4. Gena,

    We are on the same seitan track! I just made sausages yesterday and they came out a little hard (but tasty) and now, after reading the post and provided link, I think I know why. So, thank you! It’s such a great source of protein but it seems like you don’t see as many recipes using it. Too bad.

    I appreciate your thoughts on the inevitable passage of time, how to live moment by moment, and to create the “spaciousness” that you talked about. It’s a good tool to employ since I am finding that as I get older, I really feel time slipping away, more so than I did when I was younger. I manage my anxiety this way a lot-a one step at a time approach. I feel overwhelmed with thinking about large projects, events or things. My husband has a book called, “Big Things Happen When You Do Little Things Right.” I prefer, “Big Things happen When You Do Little Things First.” It’s my take on what you wrote about.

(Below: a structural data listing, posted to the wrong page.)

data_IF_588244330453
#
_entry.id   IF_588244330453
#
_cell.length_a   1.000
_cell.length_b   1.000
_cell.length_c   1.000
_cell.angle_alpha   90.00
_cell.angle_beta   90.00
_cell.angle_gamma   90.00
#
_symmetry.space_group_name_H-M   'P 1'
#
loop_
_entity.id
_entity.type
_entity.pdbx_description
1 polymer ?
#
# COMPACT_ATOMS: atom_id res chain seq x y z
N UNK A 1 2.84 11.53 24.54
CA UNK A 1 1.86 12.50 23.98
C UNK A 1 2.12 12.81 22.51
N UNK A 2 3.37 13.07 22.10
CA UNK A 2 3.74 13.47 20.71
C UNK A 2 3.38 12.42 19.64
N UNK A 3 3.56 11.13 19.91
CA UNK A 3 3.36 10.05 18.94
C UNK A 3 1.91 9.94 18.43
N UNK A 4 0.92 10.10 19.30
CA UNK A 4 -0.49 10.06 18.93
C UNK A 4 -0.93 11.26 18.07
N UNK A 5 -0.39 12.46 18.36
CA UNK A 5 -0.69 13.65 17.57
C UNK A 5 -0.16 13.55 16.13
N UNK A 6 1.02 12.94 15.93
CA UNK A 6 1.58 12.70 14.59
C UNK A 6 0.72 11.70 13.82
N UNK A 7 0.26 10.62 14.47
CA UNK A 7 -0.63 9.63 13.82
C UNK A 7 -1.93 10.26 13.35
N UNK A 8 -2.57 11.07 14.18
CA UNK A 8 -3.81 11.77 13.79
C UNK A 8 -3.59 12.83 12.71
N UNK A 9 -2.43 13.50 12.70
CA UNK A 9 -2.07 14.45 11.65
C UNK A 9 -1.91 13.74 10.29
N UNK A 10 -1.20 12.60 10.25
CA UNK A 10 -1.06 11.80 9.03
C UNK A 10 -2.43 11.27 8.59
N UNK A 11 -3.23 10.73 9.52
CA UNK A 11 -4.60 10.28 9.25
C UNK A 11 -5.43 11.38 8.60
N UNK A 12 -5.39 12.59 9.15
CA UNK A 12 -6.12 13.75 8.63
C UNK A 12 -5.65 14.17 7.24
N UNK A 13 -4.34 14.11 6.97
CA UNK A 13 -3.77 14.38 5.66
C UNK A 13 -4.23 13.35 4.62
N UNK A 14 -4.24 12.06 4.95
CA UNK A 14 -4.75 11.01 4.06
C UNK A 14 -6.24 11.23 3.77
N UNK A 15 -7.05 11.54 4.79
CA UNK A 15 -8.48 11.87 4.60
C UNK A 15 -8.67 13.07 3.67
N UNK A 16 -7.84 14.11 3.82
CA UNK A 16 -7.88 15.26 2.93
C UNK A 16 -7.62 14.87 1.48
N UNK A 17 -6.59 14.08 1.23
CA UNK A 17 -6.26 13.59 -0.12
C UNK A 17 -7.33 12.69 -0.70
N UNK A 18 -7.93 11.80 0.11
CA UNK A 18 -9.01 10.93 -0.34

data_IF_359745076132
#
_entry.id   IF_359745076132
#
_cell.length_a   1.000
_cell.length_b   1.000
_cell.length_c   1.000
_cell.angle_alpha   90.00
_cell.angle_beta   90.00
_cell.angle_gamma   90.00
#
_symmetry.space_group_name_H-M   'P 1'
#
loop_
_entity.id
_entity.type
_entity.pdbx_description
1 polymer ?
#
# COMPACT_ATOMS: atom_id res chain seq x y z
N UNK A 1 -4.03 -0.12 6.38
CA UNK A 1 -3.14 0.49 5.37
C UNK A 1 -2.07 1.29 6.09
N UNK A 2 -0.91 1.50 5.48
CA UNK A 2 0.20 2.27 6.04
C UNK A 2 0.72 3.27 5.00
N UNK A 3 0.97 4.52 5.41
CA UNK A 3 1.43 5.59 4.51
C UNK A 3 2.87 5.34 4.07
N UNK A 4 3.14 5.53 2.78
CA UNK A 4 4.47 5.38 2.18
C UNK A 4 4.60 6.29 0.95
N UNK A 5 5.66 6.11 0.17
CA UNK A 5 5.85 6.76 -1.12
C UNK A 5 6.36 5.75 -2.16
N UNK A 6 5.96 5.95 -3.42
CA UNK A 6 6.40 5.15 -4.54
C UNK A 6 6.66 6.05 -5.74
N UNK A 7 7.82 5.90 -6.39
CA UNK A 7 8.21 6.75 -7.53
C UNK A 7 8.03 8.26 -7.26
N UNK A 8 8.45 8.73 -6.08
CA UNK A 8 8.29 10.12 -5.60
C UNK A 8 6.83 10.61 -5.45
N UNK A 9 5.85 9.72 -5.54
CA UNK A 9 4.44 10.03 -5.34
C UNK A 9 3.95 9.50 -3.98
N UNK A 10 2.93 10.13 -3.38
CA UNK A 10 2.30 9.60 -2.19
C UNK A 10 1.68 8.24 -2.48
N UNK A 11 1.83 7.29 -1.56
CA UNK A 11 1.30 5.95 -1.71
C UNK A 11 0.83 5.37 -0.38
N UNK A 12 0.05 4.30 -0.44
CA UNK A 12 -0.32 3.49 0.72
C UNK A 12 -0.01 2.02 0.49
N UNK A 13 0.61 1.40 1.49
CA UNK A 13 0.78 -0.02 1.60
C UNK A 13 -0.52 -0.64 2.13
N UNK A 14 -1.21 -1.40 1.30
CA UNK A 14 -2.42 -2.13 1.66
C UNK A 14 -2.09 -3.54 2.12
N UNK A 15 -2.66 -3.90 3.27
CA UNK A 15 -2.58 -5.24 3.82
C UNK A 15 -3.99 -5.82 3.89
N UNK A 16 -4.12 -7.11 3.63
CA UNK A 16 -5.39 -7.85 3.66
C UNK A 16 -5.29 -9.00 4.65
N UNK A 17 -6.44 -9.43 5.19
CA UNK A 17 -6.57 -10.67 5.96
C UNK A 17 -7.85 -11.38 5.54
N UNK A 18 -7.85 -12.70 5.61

Good luck to you this week. Keep plugging along:)

  5. I once had a job in a hospital that was frantically paced and extremely overwhelming yet it taught me so much about myself. I learned how to work fast, hard, and stretch all of my capabilities. I knew early on that I would never want to do the job long-term because it would come at the expense of my sanity, but I was glad that I had that experience. It was one of the hardest challenges I’d ever faced in my career and I can call upon that strength when I have career challenges now. I imagine your DI might feel similar. It will stretch you beyond ways you thought possible, yet you will come out on the other side much stronger and more confident. The strength comes from the struggle! Good luck on your venture. The world will need many more DI’s like you!